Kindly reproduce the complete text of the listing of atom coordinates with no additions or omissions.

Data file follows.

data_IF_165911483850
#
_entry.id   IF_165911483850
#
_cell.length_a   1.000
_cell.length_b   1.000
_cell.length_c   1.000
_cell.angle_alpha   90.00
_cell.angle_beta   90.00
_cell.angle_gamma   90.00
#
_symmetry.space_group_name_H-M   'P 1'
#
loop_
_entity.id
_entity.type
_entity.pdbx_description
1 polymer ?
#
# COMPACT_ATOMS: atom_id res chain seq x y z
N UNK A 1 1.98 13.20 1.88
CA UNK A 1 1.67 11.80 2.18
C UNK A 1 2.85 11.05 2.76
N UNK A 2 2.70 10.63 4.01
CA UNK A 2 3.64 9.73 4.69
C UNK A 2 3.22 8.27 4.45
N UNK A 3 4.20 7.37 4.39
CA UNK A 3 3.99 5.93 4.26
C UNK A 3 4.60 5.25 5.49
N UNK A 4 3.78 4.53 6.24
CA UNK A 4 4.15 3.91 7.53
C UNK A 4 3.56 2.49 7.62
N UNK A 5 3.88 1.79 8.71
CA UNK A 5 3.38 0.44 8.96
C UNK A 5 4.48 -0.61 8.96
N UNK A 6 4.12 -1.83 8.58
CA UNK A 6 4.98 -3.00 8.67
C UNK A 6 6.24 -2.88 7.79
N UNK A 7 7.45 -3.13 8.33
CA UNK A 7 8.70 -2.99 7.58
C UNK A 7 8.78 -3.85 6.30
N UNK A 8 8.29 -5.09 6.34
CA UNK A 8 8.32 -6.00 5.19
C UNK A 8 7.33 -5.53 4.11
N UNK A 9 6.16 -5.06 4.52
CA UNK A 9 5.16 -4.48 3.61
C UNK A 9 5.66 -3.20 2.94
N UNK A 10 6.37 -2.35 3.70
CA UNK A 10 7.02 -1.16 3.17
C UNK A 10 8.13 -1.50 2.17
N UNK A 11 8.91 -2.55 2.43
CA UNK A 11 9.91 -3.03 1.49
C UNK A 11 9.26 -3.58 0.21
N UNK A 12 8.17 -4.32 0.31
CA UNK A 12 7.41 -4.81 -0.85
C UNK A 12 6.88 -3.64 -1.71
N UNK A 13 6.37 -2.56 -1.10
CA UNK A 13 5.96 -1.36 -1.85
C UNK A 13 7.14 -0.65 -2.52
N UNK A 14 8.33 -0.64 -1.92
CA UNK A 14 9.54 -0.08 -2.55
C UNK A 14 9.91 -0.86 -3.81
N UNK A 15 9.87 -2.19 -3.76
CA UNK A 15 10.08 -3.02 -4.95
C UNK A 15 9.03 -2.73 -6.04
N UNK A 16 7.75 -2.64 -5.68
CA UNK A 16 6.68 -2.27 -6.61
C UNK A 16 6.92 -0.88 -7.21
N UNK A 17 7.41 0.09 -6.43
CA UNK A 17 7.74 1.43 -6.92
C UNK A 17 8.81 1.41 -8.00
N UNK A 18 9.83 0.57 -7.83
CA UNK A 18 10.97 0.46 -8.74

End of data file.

data_IF_165911483850
#
_entry.id   IF_165911483850
#
_cell.length_a   1.000
_cell.length_b   1.000
_cell.length_c   1.000
_cell.angle_alpha   90.00
_cell.angle_beta   90.00
_cell.angle_gamma   90.00
#
_symmetry.space_group_name_H-M   'P 1'
#
loop_
_entity.id
_entity.type
_entity.pdbx_description
1 polymer ?
#
# COMPACT_ATOMS: atom_id res chain seq x y z
N UNK A 1 1.98 13.20 1.88
CA UNK A 1 1.67 11.80 2.18
C UNK A 1 2.85 11.05 2.76
N UNK A 2 2.70 10.63 4.01
CA UNK A 2 3.64 9.73 4.69
C UNK A 2 3.22 8.27 4.45
N UNK A 3 4.20 7.37 4.39
CA UNK A 3 3.99 5.93 4.26
C UNK A 3 4.60 5.25 5.49
N UNK A 4 3.78 4.53 6.24
CA UNK A 4 4.15 3.91 7.53
C UNK A 4 3.56 2.49 7.62
N UNK A 5 3.88 1.79 8.71
CA UNK A 5 3.38 0.44 8.96
C UNK A 5 4.48 -0.61 8.96
N UNK A 6 4.12 -1.83 8.58
CA UNK A 6 4.98 -3.00 8.67
C UNK A 6 6.24 -2.88 7.79
N UNK A 7 7.45 -3.13 8.33
CA UNK A 7 8.70 -2.99 7.58
C UNK A 7 8.78 -3.85 6.30
N UNK A 8 8.29 -5.09 6.34
CA UNK A 8 8.32 -6.00 5.19
C UNK A 8 7.33 -5.53 4.11
N UNK A 9 6.16 -5.06 4.52
CA UNK A 9 5.16 -4.48 3.61
C UNK A 9 5.66 -3.20 2.94
N UNK A 10 6.37 -2.35 3.70
CA UNK A 10 7.02 -1.16 3.17
C UNK A 10 8.13 -1.50 2.17
N UNK A 11 8.91 -2.55 2.43
CA UNK A 11 9.91 -3.03 1.49
C UNK A 11 9.26 -3.58 0.21
N UNK A 12 8.17 -4.32 0.31
CA UNK A 12 7.41 -4.81 -0.85
C UNK A 12 6.88 -3.64 -1.71
N UNK A 13 6.37 -2.56 -1.10
CA UNK A 13 5.96 -1.36 -1.85
C UNK A 13 7.14 -0.65 -2.52
N UNK A 14 8.33 -0.64 -1.92
CA UNK A 14 9.54 -0.08 -2.55
C UNK A 14 9.91 -0.86 -3.81
N UNK A 15 9.87 -2.19 -3.76
CA UNK A 15 10.08 -3.02 -4.95
C UNK A 15 9.03 -2.73 -6.04
N UNK A 16 7.75 -2.64 -5.68
CA UNK A 16 6.68 -2.27 -6.61
C UNK A 16 6.92 -0.88 -7.21
N UNK A 17 7.41 0.09 -6.43
CA UNK A 17 7.74 1.43 -6.92
C UNK A 17 8.81 1.41 -8.00
N UNK A 18 9.83 0.57 -7.83
CA UNK A 18 10.97 0.46 -8.74